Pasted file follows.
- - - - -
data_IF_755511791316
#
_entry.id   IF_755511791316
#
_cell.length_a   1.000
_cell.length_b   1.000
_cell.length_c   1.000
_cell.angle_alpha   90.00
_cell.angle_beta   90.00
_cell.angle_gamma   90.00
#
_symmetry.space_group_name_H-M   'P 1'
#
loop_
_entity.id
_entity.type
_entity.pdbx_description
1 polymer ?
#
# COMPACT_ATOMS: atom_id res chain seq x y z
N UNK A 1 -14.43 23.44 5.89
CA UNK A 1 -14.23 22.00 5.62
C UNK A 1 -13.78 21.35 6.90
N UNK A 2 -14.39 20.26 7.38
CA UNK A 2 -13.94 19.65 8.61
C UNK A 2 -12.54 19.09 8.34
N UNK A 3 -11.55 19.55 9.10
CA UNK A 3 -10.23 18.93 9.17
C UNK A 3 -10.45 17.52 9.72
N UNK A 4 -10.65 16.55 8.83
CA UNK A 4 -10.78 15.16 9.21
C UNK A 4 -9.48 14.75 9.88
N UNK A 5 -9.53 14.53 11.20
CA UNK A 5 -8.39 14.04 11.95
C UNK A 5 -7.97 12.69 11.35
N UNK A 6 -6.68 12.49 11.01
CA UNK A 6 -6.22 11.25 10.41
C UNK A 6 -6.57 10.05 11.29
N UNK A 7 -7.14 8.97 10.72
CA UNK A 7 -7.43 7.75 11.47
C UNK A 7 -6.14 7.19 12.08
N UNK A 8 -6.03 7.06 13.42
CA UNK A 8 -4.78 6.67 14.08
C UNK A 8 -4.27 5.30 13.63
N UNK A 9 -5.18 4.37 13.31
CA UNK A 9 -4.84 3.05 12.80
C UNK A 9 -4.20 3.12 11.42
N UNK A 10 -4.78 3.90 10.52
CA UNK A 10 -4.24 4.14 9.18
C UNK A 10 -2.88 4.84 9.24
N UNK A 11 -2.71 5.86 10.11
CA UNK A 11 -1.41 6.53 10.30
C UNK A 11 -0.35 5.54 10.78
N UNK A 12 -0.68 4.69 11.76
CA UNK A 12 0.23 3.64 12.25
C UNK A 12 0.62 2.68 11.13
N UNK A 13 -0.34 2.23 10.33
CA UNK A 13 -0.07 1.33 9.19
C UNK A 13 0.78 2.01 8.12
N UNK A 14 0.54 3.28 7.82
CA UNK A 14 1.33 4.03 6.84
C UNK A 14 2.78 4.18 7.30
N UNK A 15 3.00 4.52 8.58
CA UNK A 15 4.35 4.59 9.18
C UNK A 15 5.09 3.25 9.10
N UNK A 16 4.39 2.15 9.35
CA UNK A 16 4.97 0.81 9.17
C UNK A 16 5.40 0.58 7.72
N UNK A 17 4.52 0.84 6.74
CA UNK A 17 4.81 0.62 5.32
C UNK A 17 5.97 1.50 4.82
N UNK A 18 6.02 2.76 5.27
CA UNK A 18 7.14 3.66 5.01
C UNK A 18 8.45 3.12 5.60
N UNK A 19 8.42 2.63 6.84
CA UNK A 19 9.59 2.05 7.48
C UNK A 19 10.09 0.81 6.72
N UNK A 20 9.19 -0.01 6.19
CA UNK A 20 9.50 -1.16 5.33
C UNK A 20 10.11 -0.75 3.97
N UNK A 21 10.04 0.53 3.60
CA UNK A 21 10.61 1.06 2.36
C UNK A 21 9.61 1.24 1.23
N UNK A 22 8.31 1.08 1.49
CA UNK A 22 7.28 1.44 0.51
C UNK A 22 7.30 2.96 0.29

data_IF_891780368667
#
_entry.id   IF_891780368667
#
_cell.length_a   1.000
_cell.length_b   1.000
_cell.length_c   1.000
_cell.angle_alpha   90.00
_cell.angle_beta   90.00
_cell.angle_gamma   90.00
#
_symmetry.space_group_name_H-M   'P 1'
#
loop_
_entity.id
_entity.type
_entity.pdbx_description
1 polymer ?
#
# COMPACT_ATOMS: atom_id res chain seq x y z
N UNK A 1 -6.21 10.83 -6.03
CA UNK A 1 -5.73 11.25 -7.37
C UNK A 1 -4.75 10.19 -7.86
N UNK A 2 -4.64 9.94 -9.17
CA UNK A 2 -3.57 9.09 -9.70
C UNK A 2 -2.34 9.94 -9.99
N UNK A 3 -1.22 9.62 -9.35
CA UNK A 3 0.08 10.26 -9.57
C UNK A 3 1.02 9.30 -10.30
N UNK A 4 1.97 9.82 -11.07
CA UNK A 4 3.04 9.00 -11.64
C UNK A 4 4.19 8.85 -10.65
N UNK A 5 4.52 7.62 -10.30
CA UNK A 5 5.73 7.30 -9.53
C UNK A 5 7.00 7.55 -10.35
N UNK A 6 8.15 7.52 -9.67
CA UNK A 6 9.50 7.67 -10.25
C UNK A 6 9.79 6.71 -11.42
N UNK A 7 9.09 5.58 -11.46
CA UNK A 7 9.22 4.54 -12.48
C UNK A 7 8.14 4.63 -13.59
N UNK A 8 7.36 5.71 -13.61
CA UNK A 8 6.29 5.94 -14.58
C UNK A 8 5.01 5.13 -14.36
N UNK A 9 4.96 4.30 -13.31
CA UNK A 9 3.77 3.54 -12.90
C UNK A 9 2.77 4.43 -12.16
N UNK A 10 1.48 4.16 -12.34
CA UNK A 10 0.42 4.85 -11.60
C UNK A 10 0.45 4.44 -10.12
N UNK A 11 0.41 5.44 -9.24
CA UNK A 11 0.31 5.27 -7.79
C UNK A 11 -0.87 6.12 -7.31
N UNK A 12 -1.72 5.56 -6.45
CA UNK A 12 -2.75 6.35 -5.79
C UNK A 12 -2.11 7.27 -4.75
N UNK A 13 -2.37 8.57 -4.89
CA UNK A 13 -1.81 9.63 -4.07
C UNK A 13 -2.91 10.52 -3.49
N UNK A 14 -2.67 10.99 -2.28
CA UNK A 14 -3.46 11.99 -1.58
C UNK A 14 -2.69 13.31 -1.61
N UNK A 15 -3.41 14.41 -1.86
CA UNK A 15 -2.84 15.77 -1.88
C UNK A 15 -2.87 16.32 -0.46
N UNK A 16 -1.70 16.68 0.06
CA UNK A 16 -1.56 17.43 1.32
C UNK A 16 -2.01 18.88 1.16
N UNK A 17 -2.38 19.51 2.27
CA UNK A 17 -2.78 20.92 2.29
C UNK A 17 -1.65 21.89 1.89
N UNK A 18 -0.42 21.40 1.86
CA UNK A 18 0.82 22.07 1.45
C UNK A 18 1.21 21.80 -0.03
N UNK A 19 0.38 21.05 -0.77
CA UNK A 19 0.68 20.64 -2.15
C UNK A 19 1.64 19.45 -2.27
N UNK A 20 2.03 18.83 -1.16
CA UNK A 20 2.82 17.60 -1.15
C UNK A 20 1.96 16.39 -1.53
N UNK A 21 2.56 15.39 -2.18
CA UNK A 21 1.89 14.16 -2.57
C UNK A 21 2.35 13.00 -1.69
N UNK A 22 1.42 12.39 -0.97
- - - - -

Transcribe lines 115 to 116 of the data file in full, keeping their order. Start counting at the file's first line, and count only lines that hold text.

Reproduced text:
C UNK A 3 1.02 9.30 -10.30
N UNK A 4 1.97 9.82 -11.07